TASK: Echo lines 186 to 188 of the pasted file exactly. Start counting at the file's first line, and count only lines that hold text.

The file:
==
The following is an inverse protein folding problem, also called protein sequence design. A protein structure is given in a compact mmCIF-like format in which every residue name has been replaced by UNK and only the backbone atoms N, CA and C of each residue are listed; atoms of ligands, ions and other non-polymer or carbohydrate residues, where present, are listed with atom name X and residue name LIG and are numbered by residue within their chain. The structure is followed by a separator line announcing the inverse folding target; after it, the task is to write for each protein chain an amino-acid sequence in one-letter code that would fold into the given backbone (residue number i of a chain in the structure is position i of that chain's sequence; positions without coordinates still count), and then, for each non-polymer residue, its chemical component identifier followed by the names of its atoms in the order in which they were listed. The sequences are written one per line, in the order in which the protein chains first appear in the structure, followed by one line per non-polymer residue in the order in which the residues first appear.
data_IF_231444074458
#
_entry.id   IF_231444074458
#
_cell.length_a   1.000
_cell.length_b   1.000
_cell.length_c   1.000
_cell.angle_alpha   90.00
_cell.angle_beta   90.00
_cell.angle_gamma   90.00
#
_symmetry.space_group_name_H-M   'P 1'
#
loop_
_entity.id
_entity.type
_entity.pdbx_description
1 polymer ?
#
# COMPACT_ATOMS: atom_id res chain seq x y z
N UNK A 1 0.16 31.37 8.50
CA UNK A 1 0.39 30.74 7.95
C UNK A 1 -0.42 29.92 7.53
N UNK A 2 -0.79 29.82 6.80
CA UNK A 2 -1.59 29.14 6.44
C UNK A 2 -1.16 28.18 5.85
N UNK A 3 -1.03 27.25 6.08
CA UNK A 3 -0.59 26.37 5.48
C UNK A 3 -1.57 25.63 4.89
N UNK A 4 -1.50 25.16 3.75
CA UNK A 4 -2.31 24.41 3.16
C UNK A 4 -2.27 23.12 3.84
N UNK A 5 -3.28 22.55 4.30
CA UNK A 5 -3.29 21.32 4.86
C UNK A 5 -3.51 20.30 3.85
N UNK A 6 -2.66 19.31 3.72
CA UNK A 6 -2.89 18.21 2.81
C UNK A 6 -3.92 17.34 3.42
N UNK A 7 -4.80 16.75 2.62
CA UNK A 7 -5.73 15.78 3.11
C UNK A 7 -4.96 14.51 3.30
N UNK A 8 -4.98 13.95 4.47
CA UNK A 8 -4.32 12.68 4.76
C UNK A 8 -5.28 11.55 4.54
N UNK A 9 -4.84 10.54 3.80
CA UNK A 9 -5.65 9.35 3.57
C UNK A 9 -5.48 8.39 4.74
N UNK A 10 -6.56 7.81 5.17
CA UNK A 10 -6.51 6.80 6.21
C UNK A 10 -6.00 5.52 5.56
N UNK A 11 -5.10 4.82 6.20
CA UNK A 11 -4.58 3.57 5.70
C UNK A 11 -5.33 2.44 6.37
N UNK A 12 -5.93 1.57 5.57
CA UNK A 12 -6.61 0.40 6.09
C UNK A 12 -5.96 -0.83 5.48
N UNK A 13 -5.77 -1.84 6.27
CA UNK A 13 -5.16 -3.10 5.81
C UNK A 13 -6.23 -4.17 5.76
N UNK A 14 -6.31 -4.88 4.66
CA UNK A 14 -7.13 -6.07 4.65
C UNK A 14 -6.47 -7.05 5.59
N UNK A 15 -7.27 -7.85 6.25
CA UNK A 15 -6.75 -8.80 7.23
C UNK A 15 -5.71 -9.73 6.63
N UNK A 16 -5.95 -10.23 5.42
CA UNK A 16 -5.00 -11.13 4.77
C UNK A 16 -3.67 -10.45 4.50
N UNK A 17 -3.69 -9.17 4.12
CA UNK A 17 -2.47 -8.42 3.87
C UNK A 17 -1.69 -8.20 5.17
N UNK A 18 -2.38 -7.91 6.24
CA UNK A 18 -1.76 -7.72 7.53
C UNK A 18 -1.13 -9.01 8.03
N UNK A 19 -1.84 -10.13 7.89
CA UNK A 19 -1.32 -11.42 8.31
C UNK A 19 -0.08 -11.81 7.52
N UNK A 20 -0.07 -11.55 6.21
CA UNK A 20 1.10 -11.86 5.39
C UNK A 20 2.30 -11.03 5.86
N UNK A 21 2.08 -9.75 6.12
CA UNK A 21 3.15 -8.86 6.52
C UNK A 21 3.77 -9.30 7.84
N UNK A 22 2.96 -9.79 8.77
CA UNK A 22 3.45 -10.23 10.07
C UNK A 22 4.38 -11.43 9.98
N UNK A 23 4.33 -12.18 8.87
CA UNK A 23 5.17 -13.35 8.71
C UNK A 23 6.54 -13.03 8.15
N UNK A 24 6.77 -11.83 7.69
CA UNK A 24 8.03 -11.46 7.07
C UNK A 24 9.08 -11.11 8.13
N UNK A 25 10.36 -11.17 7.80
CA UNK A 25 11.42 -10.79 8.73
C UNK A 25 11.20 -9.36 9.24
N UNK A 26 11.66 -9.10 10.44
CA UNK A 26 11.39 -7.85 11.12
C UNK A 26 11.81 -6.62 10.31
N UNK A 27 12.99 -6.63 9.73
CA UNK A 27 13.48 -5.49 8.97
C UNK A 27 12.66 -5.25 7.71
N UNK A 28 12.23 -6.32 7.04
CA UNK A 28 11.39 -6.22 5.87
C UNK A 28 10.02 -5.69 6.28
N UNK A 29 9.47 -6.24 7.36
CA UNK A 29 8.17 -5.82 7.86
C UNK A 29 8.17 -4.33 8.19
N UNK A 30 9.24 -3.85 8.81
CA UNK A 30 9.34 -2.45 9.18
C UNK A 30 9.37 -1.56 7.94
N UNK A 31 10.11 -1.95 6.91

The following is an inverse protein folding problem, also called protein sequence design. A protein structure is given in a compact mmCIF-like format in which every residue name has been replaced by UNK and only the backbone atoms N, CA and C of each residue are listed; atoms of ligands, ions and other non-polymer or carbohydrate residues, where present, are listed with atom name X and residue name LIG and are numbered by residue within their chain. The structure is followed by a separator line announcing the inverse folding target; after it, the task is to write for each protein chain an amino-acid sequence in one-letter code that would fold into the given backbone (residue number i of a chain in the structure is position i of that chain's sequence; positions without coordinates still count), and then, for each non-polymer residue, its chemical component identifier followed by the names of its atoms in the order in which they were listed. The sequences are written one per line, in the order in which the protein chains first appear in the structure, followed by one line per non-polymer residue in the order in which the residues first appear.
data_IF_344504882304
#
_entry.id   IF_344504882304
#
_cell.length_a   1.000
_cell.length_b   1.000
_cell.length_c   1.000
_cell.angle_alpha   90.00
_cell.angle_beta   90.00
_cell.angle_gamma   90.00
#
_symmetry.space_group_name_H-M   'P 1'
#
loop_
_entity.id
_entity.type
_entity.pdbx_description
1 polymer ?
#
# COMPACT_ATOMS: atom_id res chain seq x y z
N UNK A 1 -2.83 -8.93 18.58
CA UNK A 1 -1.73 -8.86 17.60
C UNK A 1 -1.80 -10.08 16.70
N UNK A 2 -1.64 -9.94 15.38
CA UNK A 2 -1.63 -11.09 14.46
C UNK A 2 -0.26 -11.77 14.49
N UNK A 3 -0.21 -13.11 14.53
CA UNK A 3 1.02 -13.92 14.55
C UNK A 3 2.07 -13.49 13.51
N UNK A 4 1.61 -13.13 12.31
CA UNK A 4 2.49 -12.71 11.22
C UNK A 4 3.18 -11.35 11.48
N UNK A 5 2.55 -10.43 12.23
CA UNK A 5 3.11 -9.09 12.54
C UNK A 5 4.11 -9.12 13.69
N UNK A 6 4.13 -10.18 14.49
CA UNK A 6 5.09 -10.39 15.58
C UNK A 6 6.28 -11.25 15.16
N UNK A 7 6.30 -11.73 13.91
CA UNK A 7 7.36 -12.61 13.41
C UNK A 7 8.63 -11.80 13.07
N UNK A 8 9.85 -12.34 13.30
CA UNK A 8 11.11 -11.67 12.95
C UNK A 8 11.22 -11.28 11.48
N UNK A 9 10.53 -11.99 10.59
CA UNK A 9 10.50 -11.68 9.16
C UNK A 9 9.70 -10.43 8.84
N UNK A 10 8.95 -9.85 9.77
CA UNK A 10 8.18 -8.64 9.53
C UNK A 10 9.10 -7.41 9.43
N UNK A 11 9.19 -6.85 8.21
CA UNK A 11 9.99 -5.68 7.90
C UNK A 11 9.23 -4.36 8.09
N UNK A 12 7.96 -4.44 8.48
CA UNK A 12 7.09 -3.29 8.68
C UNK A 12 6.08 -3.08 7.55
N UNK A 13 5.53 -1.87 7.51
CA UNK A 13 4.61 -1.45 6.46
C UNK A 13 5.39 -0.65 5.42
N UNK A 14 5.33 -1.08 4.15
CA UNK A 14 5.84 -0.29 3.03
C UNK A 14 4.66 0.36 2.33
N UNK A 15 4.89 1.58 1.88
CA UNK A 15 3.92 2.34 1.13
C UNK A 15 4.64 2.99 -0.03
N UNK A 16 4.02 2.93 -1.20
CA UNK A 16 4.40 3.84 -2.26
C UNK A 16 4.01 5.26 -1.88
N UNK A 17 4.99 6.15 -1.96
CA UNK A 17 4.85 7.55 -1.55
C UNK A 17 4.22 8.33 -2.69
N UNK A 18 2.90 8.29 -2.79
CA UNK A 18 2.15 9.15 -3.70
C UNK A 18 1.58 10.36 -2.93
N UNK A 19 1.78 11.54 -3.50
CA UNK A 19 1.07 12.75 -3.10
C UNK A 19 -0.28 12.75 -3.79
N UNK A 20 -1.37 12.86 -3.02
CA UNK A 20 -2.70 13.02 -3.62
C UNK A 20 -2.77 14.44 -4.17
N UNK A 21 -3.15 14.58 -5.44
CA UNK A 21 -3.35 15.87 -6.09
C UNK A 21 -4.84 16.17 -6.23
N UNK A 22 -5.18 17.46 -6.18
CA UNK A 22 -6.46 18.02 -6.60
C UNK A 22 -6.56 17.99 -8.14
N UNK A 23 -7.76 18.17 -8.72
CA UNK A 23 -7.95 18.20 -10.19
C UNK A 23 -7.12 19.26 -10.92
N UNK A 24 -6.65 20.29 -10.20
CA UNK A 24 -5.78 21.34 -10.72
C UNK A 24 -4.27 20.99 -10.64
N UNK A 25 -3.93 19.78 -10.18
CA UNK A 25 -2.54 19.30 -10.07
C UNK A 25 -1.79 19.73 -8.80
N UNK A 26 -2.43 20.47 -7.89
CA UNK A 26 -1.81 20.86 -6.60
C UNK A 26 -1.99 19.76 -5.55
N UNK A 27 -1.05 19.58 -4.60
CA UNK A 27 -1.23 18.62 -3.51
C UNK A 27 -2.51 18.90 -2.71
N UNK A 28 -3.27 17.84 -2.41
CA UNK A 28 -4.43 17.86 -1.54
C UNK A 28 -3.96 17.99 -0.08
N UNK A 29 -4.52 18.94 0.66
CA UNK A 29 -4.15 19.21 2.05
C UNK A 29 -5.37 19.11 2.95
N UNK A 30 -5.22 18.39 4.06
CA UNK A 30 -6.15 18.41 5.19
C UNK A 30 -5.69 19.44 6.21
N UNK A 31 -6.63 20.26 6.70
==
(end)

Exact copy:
CA UNK A 18 2.15 9.15 -3.70
C UNK A 18 1.58 10.36 -2.93
N UNK A 19 1.78 11.54 -3.50